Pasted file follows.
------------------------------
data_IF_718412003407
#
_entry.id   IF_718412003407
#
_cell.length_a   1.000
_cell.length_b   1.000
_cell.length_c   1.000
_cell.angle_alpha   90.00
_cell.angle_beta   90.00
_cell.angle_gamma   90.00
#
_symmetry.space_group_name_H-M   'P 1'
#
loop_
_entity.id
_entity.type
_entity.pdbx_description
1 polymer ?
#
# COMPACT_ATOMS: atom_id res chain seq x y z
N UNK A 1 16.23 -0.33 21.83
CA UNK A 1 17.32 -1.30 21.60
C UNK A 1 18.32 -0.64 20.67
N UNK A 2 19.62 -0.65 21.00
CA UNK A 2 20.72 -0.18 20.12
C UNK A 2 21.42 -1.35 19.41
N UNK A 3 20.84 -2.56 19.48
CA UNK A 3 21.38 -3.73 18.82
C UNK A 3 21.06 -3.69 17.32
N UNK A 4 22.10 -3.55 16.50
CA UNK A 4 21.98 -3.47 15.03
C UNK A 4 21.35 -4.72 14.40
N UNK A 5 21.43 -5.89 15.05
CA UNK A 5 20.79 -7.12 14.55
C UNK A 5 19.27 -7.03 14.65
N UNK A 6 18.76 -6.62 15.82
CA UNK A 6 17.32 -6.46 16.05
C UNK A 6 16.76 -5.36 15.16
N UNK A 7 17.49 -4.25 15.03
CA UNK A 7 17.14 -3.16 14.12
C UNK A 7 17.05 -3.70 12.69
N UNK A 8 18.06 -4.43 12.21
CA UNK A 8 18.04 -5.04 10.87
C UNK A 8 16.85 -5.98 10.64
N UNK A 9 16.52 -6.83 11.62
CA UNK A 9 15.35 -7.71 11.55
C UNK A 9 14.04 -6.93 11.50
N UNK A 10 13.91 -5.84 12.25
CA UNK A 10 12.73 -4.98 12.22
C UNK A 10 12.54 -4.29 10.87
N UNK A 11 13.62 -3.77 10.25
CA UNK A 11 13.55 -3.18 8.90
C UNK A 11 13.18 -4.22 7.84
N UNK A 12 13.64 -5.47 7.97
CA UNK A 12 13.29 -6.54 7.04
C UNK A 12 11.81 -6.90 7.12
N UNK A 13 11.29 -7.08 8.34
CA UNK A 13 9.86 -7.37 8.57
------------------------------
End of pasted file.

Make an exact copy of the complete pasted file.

data_IF_718412003407
#
_entry.id   IF_718412003407
#
_cell.length_a   1.000
_cell.length_b   1.000
_cell.length_c   1.000
_cell.angle_alpha   90.00
_cell.angle_beta   90.00
_cell.angle_gamma   90.00
#
_symmetry.space_group_name_H-M   'P 1'
#
loop_
_entity.id
_entity.type
_entity.pdbx_description
1 polymer ?
#
# COMPACT_ATOMS: atom_id res chain seq x y z
N UNK A 1 16.23 -0.33 21.83
CA UNK A 1 17.32 -1.30 21.60
C UNK A 1 18.32 -0.64 20.67
N UNK A 2 19.62 -0.65 21.00
CA UNK A 2 20.72 -0.18 20.12
C UNK A 2 21.42 -1.35 19.41
N UNK A 3 20.84 -2.56 19.48
CA UNK A 3 21.38 -3.73 18.82
C UNK A 3 21.06 -3.69 17.32
N UNK A 4 22.10 -3.55 16.50
CA UNK A 4 21.98 -3.47 15.03
C UNK A 4 21.35 -4.72 14.40
N UNK A 5 21.43 -5.89 15.05
CA UNK A 5 20.79 -7.12 14.55
C UNK A 5 19.27 -7.03 14.65
N UNK A 6 18.76 -6.62 15.82
CA UNK A 6 17.32 -6.46 16.05
C UNK A 6 16.76 -5.36 15.16
N UNK A 7 17.49 -4.25 15.03
CA UNK A 7 17.14 -3.16 14.12
C UNK A 7 17.05 -3.70 12.69
N UNK A 8 18.06 -4.43 12.21
CA UNK A 8 18.04 -5.04 10.87
C UNK A 8 16.85 -5.98 10.64
N UNK A 9 16.52 -6.83 11.62
CA UNK A 9 15.35 -7.71 11.55
C UNK A 9 14.04 -6.93 11.50
N UNK A 10 13.91 -5.84 12.25
CA UNK A 10 12.73 -4.98 12.22
C UNK A 10 12.54 -4.29 10.87
N UNK A 11 13.62 -3.77 10.25
CA UNK A 11 13.55 -3.18 8.90
C UNK A 11 13.18 -4.22 7.84
N UNK A 12 13.64 -5.47 7.97
CA UNK A 12 13.29 -6.54 7.04
C UNK A 12 11.81 -6.90 7.12
N UNK A 13 11.29 -7.08 8.34
CA UNK A 13 9.86 -7.37 8.57